It’s 2020: a new year, a new start. That phrase is much easier said than done.
It is so comfortable to stay with what we know because it works, right? Ironically, sometimes we stay in unhealthy patterns because at least we know that it doesn’t work. There is comfort in knowing how a situation is going to end, even if we wish it would end another way. However, often we are unsure how to create a new pattern/habit that might lead to a different more positive result, even when we try to observe and understand our behavior.
As a new counselor, I have been observing a lot. I observe how students interact in the hallways, lunchroom, in classrooms and at activities. I notice that students feel stress, happiness, frustration, accomplishment and many other emotions at school. Observing has given me great insight, but it doesn’t tell me the whole story.
When I have the opportunity to engage in conversations with students, they share information that I could not observe. These conversations give me that “aha” moment of why a student acted in a certain way. Without these conversations, I might have assumed why the behavior happened instead of understood why it happened.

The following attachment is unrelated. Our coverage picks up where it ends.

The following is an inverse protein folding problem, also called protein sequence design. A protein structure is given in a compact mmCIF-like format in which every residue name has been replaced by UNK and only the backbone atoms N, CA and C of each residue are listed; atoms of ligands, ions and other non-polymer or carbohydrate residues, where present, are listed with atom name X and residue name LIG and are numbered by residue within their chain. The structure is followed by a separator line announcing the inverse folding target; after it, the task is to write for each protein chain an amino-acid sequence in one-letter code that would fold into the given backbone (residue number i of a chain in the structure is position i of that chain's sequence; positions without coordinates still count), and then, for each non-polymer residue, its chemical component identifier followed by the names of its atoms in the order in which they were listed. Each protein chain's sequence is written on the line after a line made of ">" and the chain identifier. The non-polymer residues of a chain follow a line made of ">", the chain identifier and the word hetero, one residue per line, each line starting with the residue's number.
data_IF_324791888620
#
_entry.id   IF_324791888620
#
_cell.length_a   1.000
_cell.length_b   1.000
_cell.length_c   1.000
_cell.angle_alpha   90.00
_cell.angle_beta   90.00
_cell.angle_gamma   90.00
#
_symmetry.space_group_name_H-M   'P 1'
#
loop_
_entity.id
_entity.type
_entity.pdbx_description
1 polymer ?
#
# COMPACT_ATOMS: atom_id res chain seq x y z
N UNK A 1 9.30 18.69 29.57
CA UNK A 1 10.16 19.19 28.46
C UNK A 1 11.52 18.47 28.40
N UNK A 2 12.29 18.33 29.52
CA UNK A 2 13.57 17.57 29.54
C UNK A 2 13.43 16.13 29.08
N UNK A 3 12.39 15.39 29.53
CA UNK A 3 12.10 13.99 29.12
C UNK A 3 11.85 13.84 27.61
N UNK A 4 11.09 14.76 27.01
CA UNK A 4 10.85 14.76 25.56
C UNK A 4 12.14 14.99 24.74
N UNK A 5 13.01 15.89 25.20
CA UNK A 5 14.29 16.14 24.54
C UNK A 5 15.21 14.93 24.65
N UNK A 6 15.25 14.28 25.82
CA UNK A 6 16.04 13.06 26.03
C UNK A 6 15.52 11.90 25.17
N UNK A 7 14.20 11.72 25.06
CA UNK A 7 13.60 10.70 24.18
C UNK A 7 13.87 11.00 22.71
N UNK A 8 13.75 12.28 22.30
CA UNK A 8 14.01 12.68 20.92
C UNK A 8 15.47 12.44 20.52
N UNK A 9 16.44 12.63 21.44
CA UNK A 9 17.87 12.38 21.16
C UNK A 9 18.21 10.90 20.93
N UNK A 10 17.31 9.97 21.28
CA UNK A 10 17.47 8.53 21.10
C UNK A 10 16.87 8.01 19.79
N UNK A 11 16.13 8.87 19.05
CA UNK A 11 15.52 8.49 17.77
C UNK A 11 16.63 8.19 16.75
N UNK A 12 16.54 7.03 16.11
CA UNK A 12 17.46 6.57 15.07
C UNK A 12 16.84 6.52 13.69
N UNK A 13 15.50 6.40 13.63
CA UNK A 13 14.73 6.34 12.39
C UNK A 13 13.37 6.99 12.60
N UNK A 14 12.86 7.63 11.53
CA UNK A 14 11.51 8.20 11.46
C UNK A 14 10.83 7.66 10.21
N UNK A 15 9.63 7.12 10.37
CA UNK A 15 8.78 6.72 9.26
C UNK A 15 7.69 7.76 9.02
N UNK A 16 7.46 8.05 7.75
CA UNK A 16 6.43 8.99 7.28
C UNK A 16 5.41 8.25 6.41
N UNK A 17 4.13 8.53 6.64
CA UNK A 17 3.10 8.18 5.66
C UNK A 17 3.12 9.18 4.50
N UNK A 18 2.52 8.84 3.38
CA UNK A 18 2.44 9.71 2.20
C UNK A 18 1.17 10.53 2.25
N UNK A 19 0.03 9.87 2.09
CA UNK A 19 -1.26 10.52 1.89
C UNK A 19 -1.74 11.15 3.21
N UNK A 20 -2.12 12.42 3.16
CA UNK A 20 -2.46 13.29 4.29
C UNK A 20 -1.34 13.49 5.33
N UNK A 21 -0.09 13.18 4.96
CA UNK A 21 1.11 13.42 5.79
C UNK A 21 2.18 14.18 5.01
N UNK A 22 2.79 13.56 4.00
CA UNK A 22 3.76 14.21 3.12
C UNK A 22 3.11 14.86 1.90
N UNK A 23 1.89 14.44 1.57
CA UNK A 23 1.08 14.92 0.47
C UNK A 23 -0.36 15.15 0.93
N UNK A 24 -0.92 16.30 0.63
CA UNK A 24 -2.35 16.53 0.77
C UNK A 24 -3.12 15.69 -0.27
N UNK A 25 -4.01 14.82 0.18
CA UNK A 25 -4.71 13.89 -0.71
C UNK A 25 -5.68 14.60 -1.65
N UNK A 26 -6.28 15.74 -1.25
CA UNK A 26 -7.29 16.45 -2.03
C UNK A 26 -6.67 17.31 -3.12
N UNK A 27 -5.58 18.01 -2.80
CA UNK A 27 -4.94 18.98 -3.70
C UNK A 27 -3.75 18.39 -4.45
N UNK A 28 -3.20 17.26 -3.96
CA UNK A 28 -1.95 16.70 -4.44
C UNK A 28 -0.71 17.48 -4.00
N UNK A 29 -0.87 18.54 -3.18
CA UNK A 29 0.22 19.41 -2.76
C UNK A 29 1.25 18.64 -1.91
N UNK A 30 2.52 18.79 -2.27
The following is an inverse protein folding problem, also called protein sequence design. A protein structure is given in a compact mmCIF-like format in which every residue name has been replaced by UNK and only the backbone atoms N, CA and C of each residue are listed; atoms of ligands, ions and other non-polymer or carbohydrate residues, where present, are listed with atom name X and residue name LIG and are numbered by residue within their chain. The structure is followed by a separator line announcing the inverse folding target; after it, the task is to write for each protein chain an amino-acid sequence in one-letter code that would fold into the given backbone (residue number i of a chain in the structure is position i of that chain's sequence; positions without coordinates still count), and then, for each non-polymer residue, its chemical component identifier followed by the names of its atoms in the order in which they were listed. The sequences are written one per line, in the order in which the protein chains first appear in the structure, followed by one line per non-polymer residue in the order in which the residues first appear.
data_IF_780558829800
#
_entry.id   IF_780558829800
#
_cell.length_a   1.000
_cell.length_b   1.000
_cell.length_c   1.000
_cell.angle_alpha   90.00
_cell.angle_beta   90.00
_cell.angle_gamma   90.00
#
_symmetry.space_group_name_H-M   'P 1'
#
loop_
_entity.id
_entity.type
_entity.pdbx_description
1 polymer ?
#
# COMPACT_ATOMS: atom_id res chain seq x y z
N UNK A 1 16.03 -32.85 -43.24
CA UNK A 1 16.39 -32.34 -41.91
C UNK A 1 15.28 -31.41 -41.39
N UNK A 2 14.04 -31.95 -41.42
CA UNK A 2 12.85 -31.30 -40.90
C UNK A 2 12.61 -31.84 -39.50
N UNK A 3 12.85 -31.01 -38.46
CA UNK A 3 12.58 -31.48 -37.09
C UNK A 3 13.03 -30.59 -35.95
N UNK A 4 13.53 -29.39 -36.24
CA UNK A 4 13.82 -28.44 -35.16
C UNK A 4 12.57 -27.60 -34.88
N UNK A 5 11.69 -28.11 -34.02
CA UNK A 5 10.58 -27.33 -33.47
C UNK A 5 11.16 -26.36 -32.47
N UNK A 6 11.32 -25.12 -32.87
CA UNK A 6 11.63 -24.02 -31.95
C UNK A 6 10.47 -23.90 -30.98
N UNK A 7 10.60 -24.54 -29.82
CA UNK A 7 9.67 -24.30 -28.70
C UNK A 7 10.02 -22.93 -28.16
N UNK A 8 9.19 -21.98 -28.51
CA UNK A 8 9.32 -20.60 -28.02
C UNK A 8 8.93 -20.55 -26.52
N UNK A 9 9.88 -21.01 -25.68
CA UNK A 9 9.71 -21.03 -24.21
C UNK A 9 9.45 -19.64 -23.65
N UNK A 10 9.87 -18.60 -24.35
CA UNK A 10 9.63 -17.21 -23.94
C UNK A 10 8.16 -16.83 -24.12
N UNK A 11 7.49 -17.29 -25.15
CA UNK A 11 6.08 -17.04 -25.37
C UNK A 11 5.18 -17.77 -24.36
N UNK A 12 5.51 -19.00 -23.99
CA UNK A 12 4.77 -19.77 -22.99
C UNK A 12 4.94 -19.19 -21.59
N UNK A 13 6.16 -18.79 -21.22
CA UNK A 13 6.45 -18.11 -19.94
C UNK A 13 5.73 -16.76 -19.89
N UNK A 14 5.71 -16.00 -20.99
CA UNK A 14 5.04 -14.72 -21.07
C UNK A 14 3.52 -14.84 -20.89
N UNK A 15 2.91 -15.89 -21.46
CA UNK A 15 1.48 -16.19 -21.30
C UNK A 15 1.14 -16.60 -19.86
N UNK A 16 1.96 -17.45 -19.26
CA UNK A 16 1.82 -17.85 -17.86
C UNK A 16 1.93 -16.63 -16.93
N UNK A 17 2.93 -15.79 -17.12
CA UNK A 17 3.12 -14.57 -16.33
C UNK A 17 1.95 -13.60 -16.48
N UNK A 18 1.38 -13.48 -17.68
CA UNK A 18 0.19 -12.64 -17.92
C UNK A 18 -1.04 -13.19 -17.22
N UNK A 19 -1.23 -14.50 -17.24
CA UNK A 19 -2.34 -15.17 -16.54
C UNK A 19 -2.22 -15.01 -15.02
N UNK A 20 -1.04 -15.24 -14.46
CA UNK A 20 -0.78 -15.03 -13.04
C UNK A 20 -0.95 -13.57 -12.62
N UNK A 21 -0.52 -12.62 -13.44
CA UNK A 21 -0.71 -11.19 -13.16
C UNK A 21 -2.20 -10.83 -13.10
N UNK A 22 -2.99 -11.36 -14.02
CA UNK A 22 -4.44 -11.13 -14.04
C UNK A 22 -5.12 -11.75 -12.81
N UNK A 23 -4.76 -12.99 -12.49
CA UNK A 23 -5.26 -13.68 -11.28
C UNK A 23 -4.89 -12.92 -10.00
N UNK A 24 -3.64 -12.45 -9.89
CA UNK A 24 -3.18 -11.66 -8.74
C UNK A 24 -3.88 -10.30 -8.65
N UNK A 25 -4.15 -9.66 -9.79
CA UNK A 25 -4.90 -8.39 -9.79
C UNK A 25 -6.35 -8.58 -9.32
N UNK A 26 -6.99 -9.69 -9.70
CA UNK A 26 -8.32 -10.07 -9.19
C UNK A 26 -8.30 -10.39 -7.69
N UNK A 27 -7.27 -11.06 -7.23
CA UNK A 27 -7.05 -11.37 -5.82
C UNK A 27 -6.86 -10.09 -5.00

The most challenging part for me is that each student has unique needs, and so I am often left wondering: How do I meet the needs of each student? How do I meet them where they are at in their teenage journey? What works for one student doesn’t always work for the next student. This is where the new year, new start concept is being developed at the high school.
The high school counseling department will create two focus groups in the next few months. There will be a student and parent group to help the high school counselors better understand the needs of our students.
On Jan. 7, we met with our student group to listen to what is important to our students in order for them to be successful. We want to empower these students to know that their concerns will be heard, and we want to work with the students to seek solutions or ways to improve. We also will create a parent focus group by using a computer-generated random chooser to pick four parents from each grade. We will listen to concerns and ways we can best support the students and their families at Hutchinson High School.
I look forward to the conversations and the ideas that will be generated. Listening is an important part of creating a positive school culture. We encourage you to have open conversations with your child about school and ask them what they do or do not like and why. Feel free to communicate those concerns with the counselors.
We know some patterns need to change, and we want to hear from our students and families. Our goal is to have a deeper understanding of how to best help each student. We know we cannot do this alone; we need families and the community to support Hutchinson High School students. It will take honest conversations and a plan to create a positive learning environment for our students.
Chanda Kropp is a counselor and Spanish teacher at Hutchinson High School. You, Your Kids & School is a twice-a-month column from Hutchinson Public Schools.